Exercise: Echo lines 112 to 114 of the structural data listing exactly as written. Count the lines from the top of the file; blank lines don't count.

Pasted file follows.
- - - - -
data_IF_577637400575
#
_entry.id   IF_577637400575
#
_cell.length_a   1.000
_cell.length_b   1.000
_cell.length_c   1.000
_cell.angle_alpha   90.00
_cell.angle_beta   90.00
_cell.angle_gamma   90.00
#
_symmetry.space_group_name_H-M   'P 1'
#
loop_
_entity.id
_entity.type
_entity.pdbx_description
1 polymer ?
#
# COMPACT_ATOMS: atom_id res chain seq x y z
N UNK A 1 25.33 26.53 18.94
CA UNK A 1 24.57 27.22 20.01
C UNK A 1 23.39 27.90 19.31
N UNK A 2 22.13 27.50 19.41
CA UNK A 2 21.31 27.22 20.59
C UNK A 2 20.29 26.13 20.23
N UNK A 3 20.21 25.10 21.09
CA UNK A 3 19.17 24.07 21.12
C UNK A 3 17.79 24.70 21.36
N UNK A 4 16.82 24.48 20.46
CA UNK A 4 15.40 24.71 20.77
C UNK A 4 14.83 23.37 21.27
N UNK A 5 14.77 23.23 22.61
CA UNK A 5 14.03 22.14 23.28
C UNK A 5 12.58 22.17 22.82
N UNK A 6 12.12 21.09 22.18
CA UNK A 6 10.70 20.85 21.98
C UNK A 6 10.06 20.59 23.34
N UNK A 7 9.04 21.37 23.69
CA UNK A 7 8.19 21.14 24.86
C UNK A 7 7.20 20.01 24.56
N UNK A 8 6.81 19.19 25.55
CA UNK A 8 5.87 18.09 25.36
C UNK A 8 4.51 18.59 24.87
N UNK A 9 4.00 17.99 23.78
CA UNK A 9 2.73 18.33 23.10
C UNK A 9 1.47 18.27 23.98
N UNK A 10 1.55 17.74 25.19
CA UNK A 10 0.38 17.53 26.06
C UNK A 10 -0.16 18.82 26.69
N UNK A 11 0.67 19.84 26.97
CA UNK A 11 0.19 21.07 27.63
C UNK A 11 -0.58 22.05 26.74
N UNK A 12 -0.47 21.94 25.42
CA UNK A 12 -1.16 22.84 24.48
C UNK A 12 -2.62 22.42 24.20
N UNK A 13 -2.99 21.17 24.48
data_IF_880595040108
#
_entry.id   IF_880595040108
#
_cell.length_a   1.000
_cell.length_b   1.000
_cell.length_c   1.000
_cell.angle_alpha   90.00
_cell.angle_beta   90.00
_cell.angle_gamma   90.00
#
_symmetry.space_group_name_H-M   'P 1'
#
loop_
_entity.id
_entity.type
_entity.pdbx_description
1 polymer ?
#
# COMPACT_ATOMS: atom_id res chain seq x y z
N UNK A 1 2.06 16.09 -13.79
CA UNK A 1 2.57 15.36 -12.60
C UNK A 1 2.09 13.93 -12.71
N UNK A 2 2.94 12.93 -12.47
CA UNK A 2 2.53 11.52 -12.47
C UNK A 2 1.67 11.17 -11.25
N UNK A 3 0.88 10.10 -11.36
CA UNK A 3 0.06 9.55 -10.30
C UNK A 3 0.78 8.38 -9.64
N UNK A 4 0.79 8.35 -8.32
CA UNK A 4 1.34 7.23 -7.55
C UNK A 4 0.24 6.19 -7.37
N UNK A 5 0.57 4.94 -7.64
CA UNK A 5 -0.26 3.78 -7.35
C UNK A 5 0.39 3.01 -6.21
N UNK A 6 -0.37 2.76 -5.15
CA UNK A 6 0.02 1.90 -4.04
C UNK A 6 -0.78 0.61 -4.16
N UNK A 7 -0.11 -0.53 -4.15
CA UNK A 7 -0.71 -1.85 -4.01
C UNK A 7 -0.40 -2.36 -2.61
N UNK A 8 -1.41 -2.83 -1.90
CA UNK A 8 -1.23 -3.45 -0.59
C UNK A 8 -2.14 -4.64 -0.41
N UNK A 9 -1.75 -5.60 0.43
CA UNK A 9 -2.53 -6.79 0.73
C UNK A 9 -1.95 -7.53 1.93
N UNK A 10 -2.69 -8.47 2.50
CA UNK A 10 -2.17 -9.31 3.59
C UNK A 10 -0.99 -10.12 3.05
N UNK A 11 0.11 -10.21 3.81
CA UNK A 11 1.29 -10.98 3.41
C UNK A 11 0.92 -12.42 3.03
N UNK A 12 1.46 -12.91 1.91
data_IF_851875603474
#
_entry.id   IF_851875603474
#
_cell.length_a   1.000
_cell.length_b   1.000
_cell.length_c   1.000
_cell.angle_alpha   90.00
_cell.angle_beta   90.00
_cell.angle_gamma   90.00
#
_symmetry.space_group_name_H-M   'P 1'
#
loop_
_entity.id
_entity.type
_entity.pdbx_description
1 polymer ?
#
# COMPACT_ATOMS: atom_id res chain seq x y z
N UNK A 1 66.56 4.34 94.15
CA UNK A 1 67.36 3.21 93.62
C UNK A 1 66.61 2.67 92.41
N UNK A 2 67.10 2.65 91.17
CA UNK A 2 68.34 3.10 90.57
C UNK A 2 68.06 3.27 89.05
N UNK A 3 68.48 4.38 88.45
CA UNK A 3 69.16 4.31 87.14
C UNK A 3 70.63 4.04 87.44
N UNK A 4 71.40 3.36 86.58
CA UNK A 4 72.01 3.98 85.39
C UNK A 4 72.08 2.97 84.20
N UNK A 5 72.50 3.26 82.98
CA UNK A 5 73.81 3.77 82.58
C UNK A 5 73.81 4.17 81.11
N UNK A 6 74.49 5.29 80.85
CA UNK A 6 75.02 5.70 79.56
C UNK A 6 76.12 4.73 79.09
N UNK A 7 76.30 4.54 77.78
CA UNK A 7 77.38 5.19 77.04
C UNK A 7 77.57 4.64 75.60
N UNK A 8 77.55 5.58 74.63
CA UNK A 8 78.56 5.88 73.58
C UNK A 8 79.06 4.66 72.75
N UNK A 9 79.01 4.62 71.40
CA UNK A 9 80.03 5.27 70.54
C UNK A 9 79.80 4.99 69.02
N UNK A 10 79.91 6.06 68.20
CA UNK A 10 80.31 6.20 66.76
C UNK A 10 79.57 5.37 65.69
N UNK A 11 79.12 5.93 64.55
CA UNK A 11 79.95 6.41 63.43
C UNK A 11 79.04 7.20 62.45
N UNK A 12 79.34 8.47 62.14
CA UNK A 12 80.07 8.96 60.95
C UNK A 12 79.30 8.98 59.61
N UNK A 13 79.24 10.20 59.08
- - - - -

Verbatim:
data_IF_851875603474
#
_entry.id   IF_851875603474